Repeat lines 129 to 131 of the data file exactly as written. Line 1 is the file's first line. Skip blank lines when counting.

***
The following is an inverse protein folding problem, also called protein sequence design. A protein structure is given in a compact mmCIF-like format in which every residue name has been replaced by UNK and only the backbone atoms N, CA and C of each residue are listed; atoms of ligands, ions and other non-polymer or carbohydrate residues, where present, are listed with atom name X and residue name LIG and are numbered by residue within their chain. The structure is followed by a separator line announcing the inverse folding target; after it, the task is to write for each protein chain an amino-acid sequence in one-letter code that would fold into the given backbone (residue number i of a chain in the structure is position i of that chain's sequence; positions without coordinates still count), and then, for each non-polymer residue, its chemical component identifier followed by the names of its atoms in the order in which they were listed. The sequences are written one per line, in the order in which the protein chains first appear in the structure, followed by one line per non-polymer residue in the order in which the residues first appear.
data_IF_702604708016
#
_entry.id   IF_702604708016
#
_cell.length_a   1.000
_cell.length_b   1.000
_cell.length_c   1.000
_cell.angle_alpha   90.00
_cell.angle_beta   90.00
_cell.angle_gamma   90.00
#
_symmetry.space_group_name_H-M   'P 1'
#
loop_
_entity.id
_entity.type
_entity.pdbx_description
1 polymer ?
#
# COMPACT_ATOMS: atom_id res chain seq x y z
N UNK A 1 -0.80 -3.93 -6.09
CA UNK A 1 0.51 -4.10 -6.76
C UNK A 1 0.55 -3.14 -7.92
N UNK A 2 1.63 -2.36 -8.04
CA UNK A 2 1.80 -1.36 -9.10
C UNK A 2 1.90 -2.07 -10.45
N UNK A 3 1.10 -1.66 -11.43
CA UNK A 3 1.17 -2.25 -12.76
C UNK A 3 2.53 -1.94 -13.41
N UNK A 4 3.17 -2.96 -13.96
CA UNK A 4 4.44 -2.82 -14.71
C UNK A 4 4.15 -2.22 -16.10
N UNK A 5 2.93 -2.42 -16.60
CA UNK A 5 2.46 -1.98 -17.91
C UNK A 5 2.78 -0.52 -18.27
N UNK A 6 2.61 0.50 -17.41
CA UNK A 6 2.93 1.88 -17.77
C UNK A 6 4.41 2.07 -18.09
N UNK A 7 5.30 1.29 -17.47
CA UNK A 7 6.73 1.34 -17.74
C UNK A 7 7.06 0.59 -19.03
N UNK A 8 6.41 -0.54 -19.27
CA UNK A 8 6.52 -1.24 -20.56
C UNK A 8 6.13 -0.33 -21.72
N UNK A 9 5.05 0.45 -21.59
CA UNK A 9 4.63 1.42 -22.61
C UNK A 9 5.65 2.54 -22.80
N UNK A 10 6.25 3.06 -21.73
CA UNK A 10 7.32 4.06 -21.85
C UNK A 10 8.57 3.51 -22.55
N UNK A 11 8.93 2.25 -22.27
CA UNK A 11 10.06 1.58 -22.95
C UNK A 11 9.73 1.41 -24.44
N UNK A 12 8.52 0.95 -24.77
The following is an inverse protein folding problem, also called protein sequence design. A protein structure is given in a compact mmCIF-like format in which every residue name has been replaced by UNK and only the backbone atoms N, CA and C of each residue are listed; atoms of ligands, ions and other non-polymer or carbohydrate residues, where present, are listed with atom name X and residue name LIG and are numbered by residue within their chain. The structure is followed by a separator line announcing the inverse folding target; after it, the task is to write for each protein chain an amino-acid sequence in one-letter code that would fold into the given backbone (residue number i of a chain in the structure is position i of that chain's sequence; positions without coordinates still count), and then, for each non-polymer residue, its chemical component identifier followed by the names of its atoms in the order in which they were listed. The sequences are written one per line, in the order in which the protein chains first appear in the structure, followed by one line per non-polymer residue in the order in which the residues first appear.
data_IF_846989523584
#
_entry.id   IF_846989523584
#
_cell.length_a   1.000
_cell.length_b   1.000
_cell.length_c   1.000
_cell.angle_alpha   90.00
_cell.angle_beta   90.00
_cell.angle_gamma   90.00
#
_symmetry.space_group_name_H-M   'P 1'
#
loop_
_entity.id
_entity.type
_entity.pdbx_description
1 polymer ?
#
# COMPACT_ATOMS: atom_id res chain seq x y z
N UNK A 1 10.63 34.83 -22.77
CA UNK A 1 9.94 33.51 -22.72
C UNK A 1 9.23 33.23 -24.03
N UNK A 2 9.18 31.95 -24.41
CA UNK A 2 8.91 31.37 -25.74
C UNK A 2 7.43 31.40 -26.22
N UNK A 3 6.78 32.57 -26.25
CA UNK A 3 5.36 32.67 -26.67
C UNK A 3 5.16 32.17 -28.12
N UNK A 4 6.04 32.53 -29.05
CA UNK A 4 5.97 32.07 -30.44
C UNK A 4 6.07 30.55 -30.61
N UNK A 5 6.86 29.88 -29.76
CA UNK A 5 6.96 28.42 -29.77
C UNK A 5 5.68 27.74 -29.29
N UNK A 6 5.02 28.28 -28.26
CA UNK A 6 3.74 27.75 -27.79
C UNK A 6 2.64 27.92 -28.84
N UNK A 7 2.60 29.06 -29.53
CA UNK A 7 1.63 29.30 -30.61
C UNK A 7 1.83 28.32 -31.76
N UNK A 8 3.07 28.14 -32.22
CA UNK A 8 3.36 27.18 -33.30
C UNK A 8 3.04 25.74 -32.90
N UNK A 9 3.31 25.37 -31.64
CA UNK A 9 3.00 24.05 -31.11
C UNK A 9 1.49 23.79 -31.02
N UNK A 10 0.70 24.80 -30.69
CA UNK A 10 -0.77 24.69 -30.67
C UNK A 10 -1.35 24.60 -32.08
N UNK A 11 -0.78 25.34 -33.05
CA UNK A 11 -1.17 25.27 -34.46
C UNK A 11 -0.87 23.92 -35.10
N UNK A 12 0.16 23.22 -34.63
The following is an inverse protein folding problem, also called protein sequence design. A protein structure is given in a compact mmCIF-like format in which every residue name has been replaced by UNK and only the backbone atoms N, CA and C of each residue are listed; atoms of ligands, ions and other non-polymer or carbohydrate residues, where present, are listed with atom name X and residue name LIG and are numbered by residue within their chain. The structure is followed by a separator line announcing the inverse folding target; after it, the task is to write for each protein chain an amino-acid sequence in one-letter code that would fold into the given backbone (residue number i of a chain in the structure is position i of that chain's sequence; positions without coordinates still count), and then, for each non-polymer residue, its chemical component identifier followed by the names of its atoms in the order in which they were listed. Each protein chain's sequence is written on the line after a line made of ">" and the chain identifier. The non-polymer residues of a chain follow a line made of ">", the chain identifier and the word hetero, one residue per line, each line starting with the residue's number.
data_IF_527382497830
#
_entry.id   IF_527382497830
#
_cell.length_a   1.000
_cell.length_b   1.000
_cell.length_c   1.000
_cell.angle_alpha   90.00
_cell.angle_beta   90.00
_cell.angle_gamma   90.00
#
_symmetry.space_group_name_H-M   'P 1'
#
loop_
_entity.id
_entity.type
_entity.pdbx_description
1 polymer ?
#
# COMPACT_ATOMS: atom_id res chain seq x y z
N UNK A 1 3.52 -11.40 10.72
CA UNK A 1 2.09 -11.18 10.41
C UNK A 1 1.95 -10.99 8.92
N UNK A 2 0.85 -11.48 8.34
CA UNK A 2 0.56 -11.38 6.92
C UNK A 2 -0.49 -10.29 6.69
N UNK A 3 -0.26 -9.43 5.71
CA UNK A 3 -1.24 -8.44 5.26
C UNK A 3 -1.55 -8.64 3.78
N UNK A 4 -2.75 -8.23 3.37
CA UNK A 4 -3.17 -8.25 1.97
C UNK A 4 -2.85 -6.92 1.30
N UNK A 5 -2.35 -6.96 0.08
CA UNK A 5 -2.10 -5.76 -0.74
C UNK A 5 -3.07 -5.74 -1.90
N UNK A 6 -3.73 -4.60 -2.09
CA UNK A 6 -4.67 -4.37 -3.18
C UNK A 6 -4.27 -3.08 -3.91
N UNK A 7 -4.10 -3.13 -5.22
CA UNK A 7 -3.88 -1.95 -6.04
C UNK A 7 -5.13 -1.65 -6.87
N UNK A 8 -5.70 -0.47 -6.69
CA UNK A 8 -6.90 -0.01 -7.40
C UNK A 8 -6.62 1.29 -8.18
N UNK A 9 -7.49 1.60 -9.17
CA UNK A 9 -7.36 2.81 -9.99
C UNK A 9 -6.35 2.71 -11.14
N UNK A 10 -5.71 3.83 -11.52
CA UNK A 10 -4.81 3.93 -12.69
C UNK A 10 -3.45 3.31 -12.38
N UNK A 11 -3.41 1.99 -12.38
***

1 polymer ?
#
# COMPACT_ATOMS: atom_id res chain seq x y z